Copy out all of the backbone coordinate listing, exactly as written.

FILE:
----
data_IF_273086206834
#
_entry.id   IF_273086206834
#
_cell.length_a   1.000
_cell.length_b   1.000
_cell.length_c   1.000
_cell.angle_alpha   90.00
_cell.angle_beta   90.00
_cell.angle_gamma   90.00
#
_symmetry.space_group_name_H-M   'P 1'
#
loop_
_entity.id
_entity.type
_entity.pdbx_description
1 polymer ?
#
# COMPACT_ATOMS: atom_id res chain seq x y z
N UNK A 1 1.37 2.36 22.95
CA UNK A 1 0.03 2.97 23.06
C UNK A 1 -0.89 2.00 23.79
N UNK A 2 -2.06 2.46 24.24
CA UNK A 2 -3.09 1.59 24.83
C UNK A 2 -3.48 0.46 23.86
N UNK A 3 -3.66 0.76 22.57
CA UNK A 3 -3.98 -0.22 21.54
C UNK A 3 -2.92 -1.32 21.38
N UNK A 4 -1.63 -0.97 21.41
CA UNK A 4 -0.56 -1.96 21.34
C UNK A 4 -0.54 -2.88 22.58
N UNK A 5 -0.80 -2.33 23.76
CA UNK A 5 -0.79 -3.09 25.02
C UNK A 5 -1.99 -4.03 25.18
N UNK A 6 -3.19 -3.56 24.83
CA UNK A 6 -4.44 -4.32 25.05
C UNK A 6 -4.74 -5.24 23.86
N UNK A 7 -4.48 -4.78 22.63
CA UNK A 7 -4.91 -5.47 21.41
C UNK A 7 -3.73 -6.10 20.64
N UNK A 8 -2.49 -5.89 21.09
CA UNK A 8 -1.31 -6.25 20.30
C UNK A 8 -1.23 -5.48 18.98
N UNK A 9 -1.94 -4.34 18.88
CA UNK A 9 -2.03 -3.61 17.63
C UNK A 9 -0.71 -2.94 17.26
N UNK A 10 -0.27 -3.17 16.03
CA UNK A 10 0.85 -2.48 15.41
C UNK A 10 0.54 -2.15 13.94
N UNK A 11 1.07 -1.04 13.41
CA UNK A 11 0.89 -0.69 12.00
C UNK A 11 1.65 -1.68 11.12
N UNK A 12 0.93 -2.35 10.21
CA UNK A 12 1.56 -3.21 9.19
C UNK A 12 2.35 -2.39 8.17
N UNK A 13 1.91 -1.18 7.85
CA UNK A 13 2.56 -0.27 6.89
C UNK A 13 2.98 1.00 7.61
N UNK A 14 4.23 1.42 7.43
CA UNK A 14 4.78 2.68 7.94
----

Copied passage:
data_IF_273086206834
#
_entry.id   IF_273086206834
#
_cell.length_a   1.000
_cell.length_b   1.000
_cell.length_c   1.000
_cell.angle_alpha   90.00
_cell.angle_beta   90.00
_cell.angle_gamma   90.00
#
_symmetry.space_group_name_H-M   'P 1'
#
loop_
_entity.id
_entity.type
_entity.pdbx_description
1 polymer ?
#
# COMPACT_ATOMS: atom_id res chain seq x y z
N UNK A 1 1.37 2.36 22.95
CA UNK A 1 0.03 2.97 23.06
C UNK A 1 -0.89 2.00 23.79
N UNK A 2 -2.06 2.46 24.24
CA UNK A 2 -3.09 1.59 24.83
C UNK A 2 -3.48 0.46 23.86
N UNK A 3 -3.66 0.76 22.57
CA UNK A 3 -3.98 -0.22 21.54
C UNK A 3 -2.92 -1.32 21.38
N UNK A 4 -1.63 -0.97 21.41
CA UNK A 4 -0.56 -1.96 21.34
C UNK A 4 -0.54 -2.88 22.58
N UNK A 5 -0.80 -2.33 23.76
CA UNK A 5 -0.79 -3.09 25.02
C UNK A 5 -1.99 -4.03 25.18
N UNK A 6 -3.19 -3.56 24.83
CA UNK A 6 -4.44 -4.32 25.05
C UNK A 6 -4.74 -5.24 23.86
N UNK A 7 -4.48 -4.78 22.63
CA UNK A 7 -4.91 -5.47 21.41
C UNK A 7 -3.73 -6.10 20.64
N UNK A 8 -2.49 -5.89 21.09
CA UNK A 8 -1.31 -6.25 20.30
C UNK A 8 -1.23 -5.48 18.98
N UNK A 9 -1.94 -4.34 18.88
CA UNK A 9 -2.03 -3.61 17.63
C UNK A 9 -0.71 -2.94 17.26
N UNK A 10 -0.27 -3.17 16.03
CA UNK A 10 0.85 -2.48 15.41
C UNK A 10 0.54 -2.15 13.94
N UNK A 11 1.07 -1.04 13.41
CA UNK A 11 0.89 -0.69 12.00
C UNK A 11 1.65 -1.68 11.12
N UNK A 12 0.93 -2.35 10.21
CA UNK A 12 1.56 -3.21 9.19
C UNK A 12 2.35 -2.39 8.17
N UNK A 13 1.91 -1.18 7.85
CA UNK A 13 2.56 -0.27 6.89
C UNK A 13 2.98 1.00 7.61
N UNK A 14 4.23 1.42 7.43
CA UNK A 14 4.78 2.68 7.94